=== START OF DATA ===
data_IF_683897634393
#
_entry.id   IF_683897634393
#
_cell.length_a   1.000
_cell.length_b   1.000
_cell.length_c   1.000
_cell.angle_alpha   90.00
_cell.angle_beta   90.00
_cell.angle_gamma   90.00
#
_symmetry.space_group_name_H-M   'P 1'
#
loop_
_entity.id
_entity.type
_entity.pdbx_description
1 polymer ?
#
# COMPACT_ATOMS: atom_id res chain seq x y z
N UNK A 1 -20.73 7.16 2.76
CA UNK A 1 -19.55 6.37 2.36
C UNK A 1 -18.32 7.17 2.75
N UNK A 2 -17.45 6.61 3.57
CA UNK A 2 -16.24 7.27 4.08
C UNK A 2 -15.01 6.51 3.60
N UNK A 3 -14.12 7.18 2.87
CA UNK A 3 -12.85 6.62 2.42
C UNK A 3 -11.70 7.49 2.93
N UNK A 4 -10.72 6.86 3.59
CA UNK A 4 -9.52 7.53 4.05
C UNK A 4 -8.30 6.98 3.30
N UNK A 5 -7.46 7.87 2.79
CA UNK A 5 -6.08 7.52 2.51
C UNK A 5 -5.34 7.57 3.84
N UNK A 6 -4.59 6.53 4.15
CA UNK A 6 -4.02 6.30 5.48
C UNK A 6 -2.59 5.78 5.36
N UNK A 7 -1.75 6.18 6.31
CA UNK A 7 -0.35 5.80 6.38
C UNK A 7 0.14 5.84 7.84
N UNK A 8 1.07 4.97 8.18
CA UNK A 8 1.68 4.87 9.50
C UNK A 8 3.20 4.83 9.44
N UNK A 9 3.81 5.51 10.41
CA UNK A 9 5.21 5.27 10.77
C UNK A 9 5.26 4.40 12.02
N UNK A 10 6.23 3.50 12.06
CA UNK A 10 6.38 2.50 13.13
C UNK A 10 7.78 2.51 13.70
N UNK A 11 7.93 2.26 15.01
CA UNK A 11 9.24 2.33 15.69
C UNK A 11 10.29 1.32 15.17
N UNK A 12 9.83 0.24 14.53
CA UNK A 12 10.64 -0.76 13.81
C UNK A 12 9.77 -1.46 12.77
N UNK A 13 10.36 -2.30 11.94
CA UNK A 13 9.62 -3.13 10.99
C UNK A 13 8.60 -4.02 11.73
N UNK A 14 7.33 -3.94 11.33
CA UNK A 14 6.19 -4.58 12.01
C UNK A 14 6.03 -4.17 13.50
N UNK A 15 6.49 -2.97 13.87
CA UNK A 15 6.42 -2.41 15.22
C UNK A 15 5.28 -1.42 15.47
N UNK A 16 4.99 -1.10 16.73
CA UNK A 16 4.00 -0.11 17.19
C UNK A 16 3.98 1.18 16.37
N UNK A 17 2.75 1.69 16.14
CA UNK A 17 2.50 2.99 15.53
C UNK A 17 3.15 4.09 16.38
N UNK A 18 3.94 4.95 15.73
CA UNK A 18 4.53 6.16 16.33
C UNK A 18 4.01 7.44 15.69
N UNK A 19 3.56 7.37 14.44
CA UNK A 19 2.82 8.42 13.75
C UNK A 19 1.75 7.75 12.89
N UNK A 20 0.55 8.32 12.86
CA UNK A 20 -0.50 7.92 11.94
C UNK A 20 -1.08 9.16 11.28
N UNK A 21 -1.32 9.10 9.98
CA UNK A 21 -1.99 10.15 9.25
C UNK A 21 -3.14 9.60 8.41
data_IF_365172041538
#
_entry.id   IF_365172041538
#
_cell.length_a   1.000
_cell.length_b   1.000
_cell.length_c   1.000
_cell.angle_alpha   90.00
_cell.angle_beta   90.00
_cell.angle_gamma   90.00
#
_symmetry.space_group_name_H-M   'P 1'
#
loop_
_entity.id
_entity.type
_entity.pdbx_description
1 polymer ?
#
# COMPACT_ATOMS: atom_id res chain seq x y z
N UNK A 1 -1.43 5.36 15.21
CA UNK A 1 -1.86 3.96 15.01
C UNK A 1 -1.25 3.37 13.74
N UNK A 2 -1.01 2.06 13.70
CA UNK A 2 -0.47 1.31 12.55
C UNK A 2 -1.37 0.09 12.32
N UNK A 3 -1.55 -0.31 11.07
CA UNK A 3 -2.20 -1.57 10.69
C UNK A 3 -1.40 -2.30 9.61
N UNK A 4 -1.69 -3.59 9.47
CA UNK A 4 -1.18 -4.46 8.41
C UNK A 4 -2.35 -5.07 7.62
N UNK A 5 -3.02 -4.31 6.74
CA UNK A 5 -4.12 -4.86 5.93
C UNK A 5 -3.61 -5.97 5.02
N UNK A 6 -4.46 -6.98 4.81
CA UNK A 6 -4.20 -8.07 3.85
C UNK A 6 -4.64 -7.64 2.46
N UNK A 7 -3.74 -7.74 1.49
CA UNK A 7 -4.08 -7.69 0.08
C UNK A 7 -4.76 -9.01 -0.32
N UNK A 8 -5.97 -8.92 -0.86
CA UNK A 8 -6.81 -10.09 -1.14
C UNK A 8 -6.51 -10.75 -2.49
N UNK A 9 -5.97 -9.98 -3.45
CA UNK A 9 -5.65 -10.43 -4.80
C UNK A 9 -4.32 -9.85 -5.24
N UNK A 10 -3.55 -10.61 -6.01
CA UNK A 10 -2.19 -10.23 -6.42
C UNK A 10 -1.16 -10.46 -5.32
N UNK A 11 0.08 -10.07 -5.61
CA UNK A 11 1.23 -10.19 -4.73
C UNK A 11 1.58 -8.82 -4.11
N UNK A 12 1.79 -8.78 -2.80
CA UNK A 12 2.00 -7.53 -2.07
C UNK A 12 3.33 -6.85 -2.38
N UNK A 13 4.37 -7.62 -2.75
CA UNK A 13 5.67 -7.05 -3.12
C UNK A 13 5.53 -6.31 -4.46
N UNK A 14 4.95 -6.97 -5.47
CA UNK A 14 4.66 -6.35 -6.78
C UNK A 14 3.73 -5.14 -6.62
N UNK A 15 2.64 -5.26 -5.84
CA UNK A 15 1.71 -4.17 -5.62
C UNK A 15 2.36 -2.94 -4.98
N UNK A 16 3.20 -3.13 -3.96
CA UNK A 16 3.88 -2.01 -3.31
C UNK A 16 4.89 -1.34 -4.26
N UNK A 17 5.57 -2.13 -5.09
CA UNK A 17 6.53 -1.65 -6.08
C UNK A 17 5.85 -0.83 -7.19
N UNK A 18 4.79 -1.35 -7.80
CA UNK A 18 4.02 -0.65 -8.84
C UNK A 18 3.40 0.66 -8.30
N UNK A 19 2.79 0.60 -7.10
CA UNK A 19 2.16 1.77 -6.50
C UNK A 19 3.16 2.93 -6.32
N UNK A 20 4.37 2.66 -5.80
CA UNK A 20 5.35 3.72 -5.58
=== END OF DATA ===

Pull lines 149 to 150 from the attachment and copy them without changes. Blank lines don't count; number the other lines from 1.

N UNK A 16 3.20 -3.13 -3.96
CA UNK A 16 3.88 -2.01 -3.31